In this study, PRF was used due to its biological properties and because it can be obtained at a low cost. Moreover, obtaining PRF for research purposes is fast and easy and does not require the addition of other supplements or anticoagulants. In a clinical setting, PRF represents an autologous source of growth factors, such as PDGF, VEGF, IGF, TGF-B, gradually released over a 10-day period [45]. In the clinic, its use has been successful in promoting hard and soft tissue regeneration [8,46]. Likewise, in the treatment of controlled periodontal disease, the combination of PRF with autologous osseous tissue reduces the pocket probing depth. Moreover, it results in significant bone gain improvement at the site of osseous defect, compared with autologous bone alone [47].
Then, PRF was included in our study as a biological inducer, which provides nutrients to the scaffolds since it releases growth factors in a controlled and progressive manner. It is also known to potentiate cell metabolism in various connective tissues [48,49]. In the CFM images of group 3 (HAp-egg shell/PLGA + HPdLF + PRF) (Figure 2C), 58% viability was obtained, with low cell adhesion (4.62%); these values were similar to those of group 2 (HAp-egg shell/PLGA + HPdLF + Collagen) and to those obtained in previous studies [19,22], which confirmed that cell activity increased in the presence of PRF, despite the size and form of the fibrin mesh used in this study, which did not allow complete cell contact with the scaffold’s surface. Therefore, in future studies, this must be taken into account.
In the literature, few studies have evaluated the behavior of PRF in the presence of collagen. Ghanaati et al. [50] used a xenotransplant, PRF and collagen matrices in seven patients with alveolar ridge atrophy. After four months, they did not find scars or fibrotic zones in the soft tissue. Additionally, after eight months, they observed histologically new bone formation with adequate vascularization when the implants were introduced. Another study for maxillary sinus floor elevation in 12 patients used PRF injected into collagen sponges. On an X-ray imaging control performed six months after the procedure, significant bone formation at all sites was observed [51].
In the present study, the CFM images of group 4 (HAp-egg shell/PLGA + HPdLF + Collagen + PRF) (Figure 2D) revealed a great number of fibroblasts with predominant green fluorescence in comparison with the other groups, suggesting that the collagen + PRF combination had a synergistic effect favoring an optimal environment for cell survival. In Figure 2D(iii), we also observed that fibroblasts produced protrusions, creating a meshwork, which could suggest interaction among cells, and displayed a very high viability (82.8%), which could be promoted by a moderate cell adhesion (45%) and was statistically significant in comparison with the results obtained for all other experimental groups (Table 2 and Figure 3).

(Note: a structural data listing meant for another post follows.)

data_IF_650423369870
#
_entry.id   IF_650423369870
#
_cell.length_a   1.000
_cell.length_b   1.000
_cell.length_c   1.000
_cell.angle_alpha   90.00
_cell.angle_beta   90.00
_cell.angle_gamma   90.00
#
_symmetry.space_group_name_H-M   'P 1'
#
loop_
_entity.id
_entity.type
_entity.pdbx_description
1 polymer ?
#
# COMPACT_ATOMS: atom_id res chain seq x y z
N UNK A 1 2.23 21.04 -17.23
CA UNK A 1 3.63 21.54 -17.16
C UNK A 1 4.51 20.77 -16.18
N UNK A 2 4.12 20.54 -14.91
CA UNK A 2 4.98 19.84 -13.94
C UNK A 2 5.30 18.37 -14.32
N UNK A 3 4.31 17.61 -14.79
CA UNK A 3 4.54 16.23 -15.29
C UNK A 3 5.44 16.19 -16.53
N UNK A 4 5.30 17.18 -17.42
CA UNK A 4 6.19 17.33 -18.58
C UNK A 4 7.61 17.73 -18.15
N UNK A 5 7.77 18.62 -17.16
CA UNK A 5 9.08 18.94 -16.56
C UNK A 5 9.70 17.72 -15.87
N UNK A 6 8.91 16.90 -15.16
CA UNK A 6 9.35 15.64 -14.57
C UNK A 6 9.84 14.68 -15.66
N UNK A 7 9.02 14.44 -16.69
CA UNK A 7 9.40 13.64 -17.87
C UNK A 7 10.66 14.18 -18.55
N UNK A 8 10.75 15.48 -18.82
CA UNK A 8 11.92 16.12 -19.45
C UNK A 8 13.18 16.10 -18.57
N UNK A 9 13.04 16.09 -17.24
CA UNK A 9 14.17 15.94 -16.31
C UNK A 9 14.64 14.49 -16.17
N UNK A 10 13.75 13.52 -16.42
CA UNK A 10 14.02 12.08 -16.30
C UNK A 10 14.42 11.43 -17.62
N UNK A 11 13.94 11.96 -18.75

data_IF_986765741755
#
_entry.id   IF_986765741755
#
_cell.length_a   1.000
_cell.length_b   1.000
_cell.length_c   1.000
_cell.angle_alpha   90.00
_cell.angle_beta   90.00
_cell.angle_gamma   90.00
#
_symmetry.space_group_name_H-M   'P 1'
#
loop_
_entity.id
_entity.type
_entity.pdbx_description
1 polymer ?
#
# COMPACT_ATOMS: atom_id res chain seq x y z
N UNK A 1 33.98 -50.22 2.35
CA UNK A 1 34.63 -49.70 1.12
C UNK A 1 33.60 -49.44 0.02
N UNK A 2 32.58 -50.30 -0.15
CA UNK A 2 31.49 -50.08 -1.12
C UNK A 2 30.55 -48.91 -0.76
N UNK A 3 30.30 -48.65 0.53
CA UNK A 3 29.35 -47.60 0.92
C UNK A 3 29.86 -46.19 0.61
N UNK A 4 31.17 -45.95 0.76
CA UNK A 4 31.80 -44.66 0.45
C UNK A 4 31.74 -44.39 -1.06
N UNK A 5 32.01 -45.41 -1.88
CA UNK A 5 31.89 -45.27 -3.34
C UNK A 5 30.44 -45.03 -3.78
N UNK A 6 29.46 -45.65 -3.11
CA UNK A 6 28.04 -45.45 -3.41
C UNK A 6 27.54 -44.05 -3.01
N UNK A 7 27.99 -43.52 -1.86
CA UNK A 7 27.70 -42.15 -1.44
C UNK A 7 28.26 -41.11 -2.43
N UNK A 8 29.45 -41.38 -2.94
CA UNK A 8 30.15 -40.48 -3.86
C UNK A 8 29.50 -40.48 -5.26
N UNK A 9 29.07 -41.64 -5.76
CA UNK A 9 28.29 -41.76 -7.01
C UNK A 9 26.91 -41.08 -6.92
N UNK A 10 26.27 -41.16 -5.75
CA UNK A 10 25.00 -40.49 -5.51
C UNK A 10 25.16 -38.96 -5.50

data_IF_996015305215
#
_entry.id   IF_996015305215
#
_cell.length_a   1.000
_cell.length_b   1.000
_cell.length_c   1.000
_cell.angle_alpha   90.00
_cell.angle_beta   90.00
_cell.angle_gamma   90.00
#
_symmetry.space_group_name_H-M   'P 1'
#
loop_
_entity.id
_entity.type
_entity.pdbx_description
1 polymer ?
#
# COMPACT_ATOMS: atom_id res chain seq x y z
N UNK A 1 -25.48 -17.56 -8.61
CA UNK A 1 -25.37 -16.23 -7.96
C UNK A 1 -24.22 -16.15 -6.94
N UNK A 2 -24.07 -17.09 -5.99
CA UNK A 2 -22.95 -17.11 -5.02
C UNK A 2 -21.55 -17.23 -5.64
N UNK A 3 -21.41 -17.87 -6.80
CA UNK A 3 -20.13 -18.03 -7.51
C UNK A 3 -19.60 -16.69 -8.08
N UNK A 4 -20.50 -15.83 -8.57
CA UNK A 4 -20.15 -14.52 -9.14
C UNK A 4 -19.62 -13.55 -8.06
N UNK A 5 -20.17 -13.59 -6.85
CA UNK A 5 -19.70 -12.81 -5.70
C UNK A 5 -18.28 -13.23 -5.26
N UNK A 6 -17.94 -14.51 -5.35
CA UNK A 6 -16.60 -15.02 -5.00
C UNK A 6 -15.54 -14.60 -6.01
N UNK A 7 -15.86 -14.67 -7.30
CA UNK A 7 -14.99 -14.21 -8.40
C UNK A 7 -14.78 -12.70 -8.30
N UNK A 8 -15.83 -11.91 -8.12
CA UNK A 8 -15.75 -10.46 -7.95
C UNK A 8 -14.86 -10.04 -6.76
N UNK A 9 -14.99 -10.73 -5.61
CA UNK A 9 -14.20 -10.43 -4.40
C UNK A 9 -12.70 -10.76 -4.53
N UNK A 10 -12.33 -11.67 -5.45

A study by Lin et al. [52] investigated the potential migration, cell adhesion and tissue repair of oral fibroblasts and periodontal ligament in the presence of four collagen matrices. Their results demonstrated the collagen matrices had a favorable influence on oral cell behavior. Additionally, it was reported that different collagen types regulate cell migration, including fibroblast migration, as they interact with various integrins on the cell surface [53]. Moreover, they are highly biocompatible, generating an adequate microenvironment for cell growth [54]. These studies are in agreement with the results herein obtained, suggesting that the collagen applied to the (HAp-eggshell/PLGA + HPdLF + Collagen + PRF) scaffold favored not only the proper scaffold’s structural features but also proper biological functions. A limitation of this study is the low number of biological replicas; therefore, for validation in clinical studies, this should be considered in future studies.

5. Conclusions

The results of this study suggest that collagen application to the HAp-egg shell/PLGA scaffold in the presence of PRF improved the scaffold’s structural characteristics, in such a way that it could potentiate cell adhesion and at the same time sustain HPdLF viability. Specifically, the improvement of HAp modifications with other materials and using advanced technologies, such as 3D impression, would greatly contribute to the application of innovative materials in a clinical setting.

Author Contributions

Conceptualization, A.P.A.-G., D.A.G.-R., N.S.R.-M., S.J.G.-P. and L.G.S.-C.; methodology, A.P.A.-G., D.A.G.-R., N.S.R.-M., S.J.G.-P. and L.G.S.-C.; formal analysis, L.C.E.-Q., A.L.F.-O., L.M.A.-S., D.A.G.-R., N.S.R.-M., S.J.G.-P. and L.G.S.-C.; investigation, L.C.E.-Q., A.L.F.-O., D.A.G.-R., N.S.R.-M., S.J.G.-P. and L.G.S.-C.; resources, D.A.G.-R., N.S.R.-M., S.J.G.-P. and L.G.S.-C.; writing—original draft preparation, L.C.E.-Q., A.L.F.-O. and L.M.A.-S.; writing—review and editing, D.A.G.-R., N.S.R.-M., S.J.G.-P. and L.G.S.-C.; project administration, D.A.G.-R., N.S.R.-M. and S.J.G.-P.; funding acquisition, D.A.G.-R., N.S.R.-M., S.J.G.-P. and L.G.S.-C. All authors have read and agreed to the published version of the manuscript.


The authors thank the Pontificia Universidad Javeriana for financing this project through the Vicerrectoría de Investigación grants 7763, 7978 and 10407.

Institutional Review Board Statement

The study was approved by the Institutional Ethics Committee. Signed informed consent was obtained from the blood donor.

Informed Consent Statement